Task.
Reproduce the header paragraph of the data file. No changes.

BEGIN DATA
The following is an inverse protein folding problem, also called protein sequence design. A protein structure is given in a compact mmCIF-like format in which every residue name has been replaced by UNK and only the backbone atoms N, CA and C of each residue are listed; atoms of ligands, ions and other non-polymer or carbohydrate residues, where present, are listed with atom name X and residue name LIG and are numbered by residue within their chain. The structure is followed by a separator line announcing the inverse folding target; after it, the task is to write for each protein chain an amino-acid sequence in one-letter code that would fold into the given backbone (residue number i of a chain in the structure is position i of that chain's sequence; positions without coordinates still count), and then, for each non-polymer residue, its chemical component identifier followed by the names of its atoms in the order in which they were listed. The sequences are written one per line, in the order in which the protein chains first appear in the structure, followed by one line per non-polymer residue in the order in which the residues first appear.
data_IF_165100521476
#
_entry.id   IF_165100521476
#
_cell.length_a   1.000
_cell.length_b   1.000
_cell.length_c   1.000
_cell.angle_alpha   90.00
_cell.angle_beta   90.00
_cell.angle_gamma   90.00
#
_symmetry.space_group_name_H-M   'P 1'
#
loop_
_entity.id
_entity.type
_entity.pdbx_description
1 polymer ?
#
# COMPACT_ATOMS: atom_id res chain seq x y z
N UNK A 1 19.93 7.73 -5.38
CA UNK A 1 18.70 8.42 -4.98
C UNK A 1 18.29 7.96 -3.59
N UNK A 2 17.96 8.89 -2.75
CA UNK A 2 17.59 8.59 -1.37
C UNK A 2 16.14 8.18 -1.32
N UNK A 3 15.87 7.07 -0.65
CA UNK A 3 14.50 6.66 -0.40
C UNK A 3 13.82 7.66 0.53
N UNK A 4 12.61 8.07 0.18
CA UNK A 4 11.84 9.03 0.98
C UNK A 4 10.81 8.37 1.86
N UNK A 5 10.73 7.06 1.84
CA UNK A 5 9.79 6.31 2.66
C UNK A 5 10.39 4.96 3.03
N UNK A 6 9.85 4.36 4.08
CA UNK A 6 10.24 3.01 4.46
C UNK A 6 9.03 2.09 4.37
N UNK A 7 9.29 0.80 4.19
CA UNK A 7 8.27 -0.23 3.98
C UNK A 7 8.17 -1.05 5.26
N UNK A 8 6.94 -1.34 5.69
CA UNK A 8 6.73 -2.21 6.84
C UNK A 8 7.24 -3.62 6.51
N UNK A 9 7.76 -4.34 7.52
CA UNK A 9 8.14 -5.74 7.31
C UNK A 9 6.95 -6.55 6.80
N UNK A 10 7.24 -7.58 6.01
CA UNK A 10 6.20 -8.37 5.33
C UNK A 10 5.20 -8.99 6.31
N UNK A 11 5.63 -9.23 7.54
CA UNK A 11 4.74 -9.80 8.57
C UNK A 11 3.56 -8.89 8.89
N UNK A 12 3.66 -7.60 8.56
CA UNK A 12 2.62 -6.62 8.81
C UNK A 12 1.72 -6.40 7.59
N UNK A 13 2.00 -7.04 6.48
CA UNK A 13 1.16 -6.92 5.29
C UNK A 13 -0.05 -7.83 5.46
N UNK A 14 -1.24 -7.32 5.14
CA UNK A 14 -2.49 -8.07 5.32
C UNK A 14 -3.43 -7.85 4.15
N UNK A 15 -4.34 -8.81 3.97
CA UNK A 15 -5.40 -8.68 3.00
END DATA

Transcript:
The following is an inverse protein folding problem, also called protein sequence design. A protein structure is given in a compact mmCIF-like format in which every residue name has been replaced by UNK and only the backbone atoms N, CA and C of each residue are listed; atoms of ligands, ions and other non-polymer or carbohydrate residues, where present, are listed with atom name X and residue name LIG and are numbered by residue within their chain. The structure is followed by a separator line announcing the inverse folding target; after it, the task is to write for each protein chain an amino-acid sequence in one-letter code that would fold into the given backbone (residue number i of a chain in the structure is position i of that chain's sequence; positions without coordinates still count), and then, for each non-polymer residue, its chemical component identifier followed by the names of its atoms in the order in which they were listed. The sequences are written one per line, in the order in which the protein chains first appear in the structure, followed by one line per non-polymer residue in the order in which the residues first appear.